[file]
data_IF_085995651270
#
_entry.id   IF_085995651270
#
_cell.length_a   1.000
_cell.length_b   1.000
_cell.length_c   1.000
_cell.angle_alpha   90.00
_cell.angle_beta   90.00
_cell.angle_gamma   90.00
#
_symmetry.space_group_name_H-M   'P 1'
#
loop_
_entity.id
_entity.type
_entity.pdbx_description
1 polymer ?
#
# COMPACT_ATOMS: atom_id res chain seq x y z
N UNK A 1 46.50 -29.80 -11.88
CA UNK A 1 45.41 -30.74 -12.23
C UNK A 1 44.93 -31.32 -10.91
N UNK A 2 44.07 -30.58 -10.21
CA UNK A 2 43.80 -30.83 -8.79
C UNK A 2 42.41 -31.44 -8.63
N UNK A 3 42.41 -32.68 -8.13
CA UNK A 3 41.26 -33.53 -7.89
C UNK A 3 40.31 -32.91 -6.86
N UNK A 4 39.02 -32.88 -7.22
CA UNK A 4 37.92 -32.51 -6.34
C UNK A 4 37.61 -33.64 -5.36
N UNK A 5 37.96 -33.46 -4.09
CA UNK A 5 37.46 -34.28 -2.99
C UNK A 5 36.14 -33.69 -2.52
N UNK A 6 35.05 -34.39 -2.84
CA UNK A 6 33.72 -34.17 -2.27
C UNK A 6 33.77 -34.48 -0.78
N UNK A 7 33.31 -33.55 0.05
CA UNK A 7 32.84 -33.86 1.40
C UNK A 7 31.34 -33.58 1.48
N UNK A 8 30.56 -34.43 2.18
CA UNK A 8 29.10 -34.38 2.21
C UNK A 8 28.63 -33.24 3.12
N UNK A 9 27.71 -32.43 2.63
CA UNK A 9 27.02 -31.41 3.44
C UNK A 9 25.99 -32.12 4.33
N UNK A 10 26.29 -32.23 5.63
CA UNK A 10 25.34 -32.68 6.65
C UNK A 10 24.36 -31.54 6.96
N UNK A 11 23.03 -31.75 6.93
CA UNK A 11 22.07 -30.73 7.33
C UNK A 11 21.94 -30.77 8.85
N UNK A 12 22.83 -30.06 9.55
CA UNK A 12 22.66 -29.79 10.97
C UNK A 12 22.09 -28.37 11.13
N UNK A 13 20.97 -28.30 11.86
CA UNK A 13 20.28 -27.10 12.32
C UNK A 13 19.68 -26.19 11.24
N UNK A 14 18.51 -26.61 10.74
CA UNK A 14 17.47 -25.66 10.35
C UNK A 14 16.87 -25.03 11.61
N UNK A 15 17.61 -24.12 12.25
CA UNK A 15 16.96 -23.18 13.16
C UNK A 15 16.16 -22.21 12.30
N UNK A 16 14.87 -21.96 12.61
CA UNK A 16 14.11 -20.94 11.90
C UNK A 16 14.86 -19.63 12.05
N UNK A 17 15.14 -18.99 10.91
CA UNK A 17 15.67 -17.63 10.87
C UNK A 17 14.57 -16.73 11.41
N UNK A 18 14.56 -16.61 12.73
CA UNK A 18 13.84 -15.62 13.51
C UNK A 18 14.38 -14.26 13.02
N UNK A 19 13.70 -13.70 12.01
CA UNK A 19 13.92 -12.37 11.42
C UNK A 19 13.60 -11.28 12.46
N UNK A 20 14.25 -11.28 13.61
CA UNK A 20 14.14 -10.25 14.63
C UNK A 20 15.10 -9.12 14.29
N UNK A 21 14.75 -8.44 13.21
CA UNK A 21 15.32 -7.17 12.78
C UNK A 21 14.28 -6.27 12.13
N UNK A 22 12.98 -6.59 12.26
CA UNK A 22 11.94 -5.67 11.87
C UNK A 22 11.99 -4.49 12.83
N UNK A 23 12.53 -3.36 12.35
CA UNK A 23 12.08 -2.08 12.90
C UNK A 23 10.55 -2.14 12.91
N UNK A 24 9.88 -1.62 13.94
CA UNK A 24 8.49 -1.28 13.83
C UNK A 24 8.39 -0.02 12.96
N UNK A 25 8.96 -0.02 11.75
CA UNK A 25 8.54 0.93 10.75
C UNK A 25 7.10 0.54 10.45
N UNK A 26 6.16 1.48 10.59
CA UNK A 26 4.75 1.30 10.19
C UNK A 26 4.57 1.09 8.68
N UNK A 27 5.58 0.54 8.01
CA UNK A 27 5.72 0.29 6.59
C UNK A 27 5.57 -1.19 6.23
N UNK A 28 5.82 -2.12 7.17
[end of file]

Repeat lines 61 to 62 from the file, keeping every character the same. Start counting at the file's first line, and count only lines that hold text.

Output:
CA UNK A 14 17.47 -25.66 10.35
C UNK A 14 16.87 -25.03 11.61